FIGURE 12.30 Comparison of predicted ratio NO^/NO,. as a function of latitude at 19.5-20.5 km using only gas-phase chemistry (dotted line) or with the N205 hydrolysis on aerosol particles (solid line) compared to measured values shown as unfilled circles (from Fahey et a!., 1993).
There are a number of measurements documenting changes in NOx and NO,, in the stratosphere after the Mount Pinatubo eruption and which have been attributed to the removal of oxides of nitrogen due to reactions on aerosol particles. For example, a decrease in stratospheric N02 after the eruption followed by a return to normal levels has been reported (e.g., see Van Roozendael et al., 1997; and De Maziere et al., 1998). Similarly, NOx decreases of up to 70% were reported, as well as increases in gaseous HNO-, (much of that produced on the sulfate particles is released to the gas phase) (e.g., see Coffey and Mankin, 1993; Koike et al., 1993, 1994; David et al., 1994; Webster et al., 1994; and Rinsland et al., 1994).
Not only does this heterogeneous hydrolysis alter the NOx reactions that can lead to ozone destruction or formation, but it also changes the halogen cycles because less N02 is available to trap CIO as the nitrate. In addition, HOx levels are increased. Thus there is relatively more CIO and the C10x cycles leading to ozone destruction become more effective (e.g., McElroy et al., 1992; Avallone et al., 1993a, 1993b; Schoeberl et al., 1993b). Heterogeneous chemistry would be expected to shift the partitioning of chlorine away from HC1 toward more active forms. While increasing ratios of HCl/Cly subsequent to the Mount Pinatubo eruption have been reported in some studies, suggesting decreasing contributions from heterogeneous chemistry after the eruption (e.g., an increase in HC1 /C\y from 0.40 in late 1991 to 0.70 in 1996 based on in situ measurements; Webster et al., 1998), satellite data suggest smaller changes in HC1/C1 (16 ± 9% from 1992/1993 to f995/f996) (e.g., Dessler et al., 1997).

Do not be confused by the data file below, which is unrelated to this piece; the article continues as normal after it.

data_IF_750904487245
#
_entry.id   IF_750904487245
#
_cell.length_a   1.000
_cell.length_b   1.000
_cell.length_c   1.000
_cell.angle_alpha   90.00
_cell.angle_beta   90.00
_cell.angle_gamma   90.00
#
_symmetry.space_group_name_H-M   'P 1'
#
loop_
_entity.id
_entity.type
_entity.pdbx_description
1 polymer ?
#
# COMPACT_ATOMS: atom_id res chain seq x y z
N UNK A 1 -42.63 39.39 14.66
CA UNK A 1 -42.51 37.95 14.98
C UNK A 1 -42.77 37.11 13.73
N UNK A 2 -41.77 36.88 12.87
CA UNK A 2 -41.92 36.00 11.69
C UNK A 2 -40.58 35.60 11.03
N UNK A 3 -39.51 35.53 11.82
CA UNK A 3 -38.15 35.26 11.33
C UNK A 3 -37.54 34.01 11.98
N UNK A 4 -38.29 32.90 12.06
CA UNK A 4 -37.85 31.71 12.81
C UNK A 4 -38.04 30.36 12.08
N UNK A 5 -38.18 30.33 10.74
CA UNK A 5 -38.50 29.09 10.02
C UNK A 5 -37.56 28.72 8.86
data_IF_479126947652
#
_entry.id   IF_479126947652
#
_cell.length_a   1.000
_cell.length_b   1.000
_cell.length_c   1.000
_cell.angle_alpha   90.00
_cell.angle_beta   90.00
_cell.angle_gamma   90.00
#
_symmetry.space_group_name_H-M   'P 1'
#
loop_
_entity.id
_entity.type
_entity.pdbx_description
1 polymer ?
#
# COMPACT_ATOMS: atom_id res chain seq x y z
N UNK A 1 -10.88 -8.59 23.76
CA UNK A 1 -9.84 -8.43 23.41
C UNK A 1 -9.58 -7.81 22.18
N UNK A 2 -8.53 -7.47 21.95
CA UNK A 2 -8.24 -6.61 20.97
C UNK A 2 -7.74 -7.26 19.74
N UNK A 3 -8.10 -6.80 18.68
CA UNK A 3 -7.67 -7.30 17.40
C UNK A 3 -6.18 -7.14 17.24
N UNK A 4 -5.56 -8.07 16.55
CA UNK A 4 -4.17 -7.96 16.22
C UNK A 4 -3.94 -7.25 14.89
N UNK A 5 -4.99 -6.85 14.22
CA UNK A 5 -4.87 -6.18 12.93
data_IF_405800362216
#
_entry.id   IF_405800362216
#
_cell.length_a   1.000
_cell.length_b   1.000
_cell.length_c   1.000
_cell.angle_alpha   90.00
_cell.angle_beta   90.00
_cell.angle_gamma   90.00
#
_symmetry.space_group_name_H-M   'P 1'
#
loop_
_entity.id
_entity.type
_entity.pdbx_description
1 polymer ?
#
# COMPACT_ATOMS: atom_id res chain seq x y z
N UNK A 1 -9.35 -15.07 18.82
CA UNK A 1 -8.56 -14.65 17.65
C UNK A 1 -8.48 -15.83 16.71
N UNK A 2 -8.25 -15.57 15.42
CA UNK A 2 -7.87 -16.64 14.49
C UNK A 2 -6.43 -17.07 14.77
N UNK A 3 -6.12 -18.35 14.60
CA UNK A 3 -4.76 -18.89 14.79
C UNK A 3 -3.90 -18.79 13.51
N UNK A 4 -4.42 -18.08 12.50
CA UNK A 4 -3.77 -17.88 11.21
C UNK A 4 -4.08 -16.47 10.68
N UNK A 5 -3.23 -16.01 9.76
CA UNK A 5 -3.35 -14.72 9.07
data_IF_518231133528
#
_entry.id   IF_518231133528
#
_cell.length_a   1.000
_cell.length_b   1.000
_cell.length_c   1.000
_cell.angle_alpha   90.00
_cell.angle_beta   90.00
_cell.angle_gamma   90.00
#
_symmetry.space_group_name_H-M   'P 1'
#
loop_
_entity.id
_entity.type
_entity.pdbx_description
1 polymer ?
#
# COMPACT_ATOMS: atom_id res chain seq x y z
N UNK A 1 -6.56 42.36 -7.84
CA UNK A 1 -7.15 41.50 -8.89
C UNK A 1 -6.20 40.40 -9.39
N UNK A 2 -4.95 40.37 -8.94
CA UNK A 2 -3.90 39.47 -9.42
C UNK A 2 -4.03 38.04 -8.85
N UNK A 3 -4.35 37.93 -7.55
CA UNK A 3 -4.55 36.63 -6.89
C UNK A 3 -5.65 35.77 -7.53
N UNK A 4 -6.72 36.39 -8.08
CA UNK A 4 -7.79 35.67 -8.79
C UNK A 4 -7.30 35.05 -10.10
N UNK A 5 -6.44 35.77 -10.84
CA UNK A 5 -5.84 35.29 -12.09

This effect can be seen in the midlatitude stratospheric measurements of Keim et al. (1996) shown in Fig. 12.31. In the tropopause region (shown by the
FIGURE 12.31 Aerosol surface area, NO, NOv, and CIO as a function of altitude (adapted from Keim et al., 1996).
dotted line), the aerosol surface area increases. A significant increase in CIO and decrease in NO is seen at the same time, while NOy increases. This was attributed to the heterogeneous reaction of C10N02 with HC1 to form HN03 on the aerosol particles. The CI 2 product generates CI atoms, which react with 03 to give enhanced CIO. Both C10N02 and particle HN03 are measured as NO>( so that conversion of one to the other should not lead to enhanced NOr The latter was attributed to highly efficient sampling of sulfate aerosol particles containing nitrate. Similar observations of enhanced CIO and suppressed NO have been reported in other studies as well (e.g., Fahey et al., 1993; Toohey et al., 1993). Dessler et al. (1993) invoked heterogeneous reaction to explain measured CIO concentrations that were larger than expected for gas-phase chlorine chemistry.
The hydrolysis reaction (46) of N2Os under many conditions in the atmosphere becomes limited by the rate of N205 formation, which only occurs at a significant rate at night (because of the rapid photolysis of the N03 precursor during the day). Hence under these conditions, reactions (39), (41), and (42) followed by photolysis of the chlorine-containing products become primarily responsible for the removal of gas-phase NOy and increase in CIO (Keim et al., 1996).
Figure 12.32 shows the results of model calculations of the effects of the increased aerosols for October 1986 at 43.5°N (Solomon et al., 1996). The calculated change in the odd-oxygen loss rate when the measured aerosol particle surface area is incorporated into the
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